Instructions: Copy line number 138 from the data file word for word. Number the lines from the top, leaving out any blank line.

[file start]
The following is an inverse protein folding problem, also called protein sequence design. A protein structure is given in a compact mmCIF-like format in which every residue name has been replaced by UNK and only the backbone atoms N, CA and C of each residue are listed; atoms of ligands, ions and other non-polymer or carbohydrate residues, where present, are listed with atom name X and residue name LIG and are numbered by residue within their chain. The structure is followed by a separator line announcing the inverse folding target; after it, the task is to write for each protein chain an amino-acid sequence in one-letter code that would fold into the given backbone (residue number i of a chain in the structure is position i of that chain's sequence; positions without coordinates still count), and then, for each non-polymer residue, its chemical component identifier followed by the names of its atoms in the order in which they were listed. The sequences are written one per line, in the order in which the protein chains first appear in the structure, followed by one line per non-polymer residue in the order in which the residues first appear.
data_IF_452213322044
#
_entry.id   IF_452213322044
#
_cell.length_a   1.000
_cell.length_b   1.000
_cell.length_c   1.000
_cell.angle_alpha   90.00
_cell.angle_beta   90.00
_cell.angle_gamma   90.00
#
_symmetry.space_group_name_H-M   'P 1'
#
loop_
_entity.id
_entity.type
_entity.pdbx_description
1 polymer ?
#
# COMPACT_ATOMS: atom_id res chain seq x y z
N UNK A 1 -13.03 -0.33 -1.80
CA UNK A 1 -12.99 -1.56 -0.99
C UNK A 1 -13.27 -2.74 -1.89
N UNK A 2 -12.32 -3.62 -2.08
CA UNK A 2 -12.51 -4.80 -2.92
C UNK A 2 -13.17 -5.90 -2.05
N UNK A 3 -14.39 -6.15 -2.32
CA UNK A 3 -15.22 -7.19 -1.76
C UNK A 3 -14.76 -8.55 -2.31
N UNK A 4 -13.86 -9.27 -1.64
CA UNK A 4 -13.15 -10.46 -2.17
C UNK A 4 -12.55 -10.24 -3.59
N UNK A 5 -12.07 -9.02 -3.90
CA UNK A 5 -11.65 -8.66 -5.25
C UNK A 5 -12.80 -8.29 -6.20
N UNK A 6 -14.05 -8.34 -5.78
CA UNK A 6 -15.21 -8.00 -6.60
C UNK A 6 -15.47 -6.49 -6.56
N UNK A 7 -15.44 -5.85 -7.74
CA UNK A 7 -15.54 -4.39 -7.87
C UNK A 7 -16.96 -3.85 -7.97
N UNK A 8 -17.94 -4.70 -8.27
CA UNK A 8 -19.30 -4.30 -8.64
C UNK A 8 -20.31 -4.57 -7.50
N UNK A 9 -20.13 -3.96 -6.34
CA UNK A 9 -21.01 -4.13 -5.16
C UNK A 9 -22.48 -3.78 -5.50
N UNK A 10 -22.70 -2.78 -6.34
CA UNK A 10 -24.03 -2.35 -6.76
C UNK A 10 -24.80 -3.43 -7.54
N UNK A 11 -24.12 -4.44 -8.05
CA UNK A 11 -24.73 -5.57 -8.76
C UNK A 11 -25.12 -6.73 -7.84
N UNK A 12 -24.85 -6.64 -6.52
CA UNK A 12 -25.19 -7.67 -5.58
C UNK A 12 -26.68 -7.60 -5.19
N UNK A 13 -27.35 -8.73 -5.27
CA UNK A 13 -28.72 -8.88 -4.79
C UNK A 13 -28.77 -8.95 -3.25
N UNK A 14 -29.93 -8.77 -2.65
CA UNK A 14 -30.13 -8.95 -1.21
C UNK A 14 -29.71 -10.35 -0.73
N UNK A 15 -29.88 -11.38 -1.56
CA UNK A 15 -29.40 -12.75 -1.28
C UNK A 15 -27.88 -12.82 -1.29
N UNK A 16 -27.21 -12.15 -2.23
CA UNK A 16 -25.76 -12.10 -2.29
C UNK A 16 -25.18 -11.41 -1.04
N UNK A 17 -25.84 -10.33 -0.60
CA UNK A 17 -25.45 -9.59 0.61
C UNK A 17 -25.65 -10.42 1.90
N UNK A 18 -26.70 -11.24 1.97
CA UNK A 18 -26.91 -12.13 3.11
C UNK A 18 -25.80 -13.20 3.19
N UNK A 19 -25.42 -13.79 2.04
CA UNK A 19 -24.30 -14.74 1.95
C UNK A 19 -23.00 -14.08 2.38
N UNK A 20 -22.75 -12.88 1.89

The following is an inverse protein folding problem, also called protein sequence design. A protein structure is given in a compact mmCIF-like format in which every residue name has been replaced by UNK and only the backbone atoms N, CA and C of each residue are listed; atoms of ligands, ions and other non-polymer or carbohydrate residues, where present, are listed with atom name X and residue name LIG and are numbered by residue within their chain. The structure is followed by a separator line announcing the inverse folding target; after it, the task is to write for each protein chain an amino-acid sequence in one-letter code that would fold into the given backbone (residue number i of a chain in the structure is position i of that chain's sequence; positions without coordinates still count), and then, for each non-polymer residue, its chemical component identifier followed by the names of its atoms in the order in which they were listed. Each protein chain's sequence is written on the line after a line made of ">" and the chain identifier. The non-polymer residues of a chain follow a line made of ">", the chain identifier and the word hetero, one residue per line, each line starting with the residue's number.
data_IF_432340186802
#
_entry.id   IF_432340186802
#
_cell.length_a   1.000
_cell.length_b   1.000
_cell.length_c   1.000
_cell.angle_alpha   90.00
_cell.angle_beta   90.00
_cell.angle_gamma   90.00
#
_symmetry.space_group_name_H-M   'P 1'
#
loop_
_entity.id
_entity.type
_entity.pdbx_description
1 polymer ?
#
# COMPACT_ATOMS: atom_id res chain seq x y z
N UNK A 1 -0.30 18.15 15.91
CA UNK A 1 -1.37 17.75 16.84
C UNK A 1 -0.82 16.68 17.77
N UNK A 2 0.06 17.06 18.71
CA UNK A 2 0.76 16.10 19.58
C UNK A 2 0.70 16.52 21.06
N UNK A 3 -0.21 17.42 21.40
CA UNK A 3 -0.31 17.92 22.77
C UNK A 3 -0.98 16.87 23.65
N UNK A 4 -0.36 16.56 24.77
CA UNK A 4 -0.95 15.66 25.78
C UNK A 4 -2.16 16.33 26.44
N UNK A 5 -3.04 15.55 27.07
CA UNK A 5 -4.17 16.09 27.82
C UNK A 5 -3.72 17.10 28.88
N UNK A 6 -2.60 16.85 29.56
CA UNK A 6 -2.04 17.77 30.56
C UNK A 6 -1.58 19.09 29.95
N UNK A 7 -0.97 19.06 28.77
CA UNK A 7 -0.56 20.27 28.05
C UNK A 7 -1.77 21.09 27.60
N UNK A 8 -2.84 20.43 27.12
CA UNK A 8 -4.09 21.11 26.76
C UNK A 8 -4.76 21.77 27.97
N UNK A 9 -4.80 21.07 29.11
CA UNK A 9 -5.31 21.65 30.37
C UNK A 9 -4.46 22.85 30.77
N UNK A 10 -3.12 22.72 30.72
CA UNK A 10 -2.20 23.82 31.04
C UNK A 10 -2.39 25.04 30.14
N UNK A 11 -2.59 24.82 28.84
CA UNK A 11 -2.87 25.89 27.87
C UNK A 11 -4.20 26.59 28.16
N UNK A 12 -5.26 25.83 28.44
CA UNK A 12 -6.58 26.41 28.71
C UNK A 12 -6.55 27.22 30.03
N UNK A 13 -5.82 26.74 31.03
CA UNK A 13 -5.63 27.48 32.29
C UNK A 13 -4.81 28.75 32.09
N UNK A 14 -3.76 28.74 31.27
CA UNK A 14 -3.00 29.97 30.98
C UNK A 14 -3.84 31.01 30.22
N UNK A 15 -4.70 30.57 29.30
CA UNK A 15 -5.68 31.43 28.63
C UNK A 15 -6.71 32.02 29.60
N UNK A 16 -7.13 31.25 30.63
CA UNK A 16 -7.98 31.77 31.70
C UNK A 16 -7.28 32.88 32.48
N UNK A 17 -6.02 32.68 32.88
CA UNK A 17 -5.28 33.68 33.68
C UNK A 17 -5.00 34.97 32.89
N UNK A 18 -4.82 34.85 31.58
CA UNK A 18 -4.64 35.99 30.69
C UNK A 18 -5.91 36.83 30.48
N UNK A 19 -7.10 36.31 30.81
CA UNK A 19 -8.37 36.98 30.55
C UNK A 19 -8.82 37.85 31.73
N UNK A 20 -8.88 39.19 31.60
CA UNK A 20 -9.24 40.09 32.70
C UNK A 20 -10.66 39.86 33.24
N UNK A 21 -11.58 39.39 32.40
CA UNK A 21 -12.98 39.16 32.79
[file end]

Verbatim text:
CA UNK A 13 -5.63 27.48 32.29